We saw an example of the for loop in the last article. Now let's look closer at the syntax.

A simple for

for i := 0; i < 10; i++ {
    fmt.Println(i)
}
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The for loop is used to execute a block of code a number of times. The above construct has almost no difference from the for loop in other languages.
The only difference is the shorthand variable declaration of the loop variable. I'm sure you are an expert with the shorthand variable declaration by now. It's everywhere.

All parts of the looping construct are optional

Infinite loops

// infinite loop
for {
    fmt.Println("loop")
}
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Optional update

for i := 0; i < 10; {
    i++;
    fmt.Println("loop")
}
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Optional initialization

i:=0
for ; i < 10; i++ {
    fmt.Println("loop")
}
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Without initialization or update

i:=0
for ;i < 10; {
    i++
    fmt.Println("loop")
}
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Don't even use the semicolons if its just a condition

i:=0
for i<10 {
    i++
    fmt.Println("loop")
}
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Wait a minute, isn't this a while loop? - YES

And that's why there is no explicit while loop in Go.

for with range

for i, v := range []int{1, 3, 5} {
    fmt.Println(i, v)
}
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The range statement is used to iterate over a slice or map. Here we iterate over a slice of integers.
We will look into the array syntax later but for now focus on the variables.

  • i is the index of the element in the slice
  • v is the value of the element in the slice So the above construct will print 0 1 and 1 3 and 2 5.

That's it about the for loop. Let's move on to something new now.

defer

The defer statement is used to execute a block of code at the end of the function.
This is sometimes called a "last resort" or "finalizer" because it is executed after the function returns.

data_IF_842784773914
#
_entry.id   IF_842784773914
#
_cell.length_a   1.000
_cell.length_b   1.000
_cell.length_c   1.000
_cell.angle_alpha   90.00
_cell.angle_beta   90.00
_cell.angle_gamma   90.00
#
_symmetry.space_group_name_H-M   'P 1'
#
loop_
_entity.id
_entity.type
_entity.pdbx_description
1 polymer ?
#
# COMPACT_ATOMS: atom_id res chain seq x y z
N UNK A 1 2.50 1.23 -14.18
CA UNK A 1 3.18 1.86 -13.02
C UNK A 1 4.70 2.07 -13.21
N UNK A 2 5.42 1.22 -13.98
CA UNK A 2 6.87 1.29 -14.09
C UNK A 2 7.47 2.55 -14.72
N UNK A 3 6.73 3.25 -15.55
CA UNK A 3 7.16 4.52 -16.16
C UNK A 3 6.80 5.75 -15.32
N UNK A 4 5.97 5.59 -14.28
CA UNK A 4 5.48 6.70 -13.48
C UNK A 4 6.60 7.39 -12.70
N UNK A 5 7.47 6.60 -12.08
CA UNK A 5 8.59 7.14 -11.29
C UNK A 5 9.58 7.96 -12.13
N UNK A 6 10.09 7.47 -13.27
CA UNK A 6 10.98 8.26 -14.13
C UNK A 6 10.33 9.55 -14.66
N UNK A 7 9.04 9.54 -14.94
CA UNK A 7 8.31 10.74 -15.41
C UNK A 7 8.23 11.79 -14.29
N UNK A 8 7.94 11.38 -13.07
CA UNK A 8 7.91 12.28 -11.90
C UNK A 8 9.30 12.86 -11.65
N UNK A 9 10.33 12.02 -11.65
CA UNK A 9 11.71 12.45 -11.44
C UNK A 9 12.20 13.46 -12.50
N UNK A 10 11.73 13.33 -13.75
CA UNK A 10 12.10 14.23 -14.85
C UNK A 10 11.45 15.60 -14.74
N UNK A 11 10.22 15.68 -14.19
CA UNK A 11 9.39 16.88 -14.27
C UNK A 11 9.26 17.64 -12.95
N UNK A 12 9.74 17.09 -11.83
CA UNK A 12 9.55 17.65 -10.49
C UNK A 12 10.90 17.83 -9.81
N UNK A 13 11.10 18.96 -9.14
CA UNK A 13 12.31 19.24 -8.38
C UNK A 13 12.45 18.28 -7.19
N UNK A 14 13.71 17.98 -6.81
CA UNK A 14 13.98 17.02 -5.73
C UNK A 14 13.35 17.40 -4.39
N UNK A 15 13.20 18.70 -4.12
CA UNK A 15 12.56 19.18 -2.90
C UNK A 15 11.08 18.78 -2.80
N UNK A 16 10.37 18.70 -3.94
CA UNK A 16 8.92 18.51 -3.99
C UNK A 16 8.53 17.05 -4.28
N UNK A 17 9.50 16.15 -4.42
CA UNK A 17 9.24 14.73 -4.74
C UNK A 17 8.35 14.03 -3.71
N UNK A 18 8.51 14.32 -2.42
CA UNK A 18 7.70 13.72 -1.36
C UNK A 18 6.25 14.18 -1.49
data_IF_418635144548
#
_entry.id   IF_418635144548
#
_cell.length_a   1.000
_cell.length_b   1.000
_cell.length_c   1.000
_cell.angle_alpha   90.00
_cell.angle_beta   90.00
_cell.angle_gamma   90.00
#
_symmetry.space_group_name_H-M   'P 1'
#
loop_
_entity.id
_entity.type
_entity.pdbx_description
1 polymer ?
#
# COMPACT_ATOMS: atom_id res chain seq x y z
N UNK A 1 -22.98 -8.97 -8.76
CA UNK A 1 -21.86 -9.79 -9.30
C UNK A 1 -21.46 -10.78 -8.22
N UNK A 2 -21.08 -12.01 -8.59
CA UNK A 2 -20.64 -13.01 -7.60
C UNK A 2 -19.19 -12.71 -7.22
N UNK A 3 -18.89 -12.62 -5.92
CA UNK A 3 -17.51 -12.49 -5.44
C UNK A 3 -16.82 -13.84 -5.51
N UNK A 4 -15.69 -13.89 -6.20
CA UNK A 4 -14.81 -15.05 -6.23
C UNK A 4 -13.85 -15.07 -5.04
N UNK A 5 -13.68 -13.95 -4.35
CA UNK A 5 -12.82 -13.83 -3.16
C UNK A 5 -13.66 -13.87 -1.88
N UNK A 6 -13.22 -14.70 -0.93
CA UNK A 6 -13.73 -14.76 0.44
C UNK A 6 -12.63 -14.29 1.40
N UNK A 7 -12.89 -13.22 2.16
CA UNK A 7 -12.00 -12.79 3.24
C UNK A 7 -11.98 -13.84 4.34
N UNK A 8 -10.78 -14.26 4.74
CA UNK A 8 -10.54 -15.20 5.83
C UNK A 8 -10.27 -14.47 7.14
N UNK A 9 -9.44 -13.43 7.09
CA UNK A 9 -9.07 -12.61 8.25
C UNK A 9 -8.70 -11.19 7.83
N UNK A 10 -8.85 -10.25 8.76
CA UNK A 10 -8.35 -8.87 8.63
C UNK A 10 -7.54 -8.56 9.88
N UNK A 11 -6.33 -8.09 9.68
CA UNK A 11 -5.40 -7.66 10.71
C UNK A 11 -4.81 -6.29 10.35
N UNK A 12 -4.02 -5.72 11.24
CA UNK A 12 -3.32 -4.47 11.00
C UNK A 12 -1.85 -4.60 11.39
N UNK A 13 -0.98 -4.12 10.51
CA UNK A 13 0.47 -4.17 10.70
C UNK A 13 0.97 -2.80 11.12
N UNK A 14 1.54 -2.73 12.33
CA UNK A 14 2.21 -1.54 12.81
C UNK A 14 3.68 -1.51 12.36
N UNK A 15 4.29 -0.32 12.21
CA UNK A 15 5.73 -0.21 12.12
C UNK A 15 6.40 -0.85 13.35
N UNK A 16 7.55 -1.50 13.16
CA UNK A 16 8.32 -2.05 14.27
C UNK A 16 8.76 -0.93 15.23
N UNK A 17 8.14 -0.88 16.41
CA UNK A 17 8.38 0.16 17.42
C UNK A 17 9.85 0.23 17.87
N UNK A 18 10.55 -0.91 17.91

A simple defer

func main() {
    defer fmt.Println("world")
    fmt.Println("hello")
}
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The above example will print hello and then world at the end of the function. It does not matter where the defer statement is placed. It will always be executed at the end of the function.

This must be a little strange but it is useful in many scenarios. For example:

  1. When you want to close a file or database connection.
  2. Logging the end of a function.
  3. Logging what values a variable has at the end of a function.

There are many other examples of defer in the Go language. You can read more about it here.

One point worth mentioning is that the defer statement is executed in LIFO order. If you have multiple defer statements, the last one will be executed first.
Let's see an example:

func main() {
    fmt.Println("counting")
    for i := 0; i < 10; i++ {
        defer fmt.Println(i)
    }
    fmt.Println("done")
}
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This will print counting and then done and then 9 and then 8 and so on. Similar to a stacktrace.


This should give you an idea about flow control in Go. In the next article, I will cover more syntactical elements of Go.

Thanks for reading. If you want to connect with me, you can find me on Twitter @abh1navv.